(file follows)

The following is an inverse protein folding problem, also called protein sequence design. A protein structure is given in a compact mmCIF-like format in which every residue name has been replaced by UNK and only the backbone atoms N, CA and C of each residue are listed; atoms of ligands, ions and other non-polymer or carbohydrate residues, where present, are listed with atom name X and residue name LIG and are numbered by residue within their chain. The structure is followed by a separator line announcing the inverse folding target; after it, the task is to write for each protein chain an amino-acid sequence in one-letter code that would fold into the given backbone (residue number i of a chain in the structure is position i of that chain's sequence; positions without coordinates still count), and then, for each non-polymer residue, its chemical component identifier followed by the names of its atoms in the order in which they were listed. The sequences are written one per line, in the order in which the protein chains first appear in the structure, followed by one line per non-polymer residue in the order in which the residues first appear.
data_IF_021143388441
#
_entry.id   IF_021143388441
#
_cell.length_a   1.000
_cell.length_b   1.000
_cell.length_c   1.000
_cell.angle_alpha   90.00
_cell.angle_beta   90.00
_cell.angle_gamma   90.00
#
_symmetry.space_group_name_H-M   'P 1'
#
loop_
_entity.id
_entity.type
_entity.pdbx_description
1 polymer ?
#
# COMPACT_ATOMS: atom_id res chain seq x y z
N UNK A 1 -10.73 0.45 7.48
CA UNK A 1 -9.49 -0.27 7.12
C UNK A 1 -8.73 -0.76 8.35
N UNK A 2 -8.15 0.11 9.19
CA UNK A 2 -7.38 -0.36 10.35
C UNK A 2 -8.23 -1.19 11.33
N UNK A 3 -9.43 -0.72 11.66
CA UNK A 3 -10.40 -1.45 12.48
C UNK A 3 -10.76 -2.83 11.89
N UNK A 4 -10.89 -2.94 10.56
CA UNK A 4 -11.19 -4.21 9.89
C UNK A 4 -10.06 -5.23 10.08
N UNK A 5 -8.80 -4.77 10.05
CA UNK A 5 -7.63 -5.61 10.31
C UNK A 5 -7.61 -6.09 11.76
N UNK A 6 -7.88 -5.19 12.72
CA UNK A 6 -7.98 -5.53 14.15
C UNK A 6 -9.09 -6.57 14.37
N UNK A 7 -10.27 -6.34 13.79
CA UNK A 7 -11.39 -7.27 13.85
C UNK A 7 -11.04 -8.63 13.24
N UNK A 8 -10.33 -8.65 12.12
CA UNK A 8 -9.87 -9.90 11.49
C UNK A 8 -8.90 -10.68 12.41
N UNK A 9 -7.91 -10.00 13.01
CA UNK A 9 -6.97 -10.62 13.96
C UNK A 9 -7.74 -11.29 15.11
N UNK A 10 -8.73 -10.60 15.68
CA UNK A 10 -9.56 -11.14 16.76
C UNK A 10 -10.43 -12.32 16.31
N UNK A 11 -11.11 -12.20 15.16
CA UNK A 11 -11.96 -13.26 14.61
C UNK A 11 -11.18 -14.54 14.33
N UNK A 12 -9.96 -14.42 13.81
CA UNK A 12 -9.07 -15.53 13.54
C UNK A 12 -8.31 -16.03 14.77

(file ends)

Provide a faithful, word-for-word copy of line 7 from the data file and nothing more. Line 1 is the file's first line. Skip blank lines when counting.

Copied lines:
_cell.length_b   1.000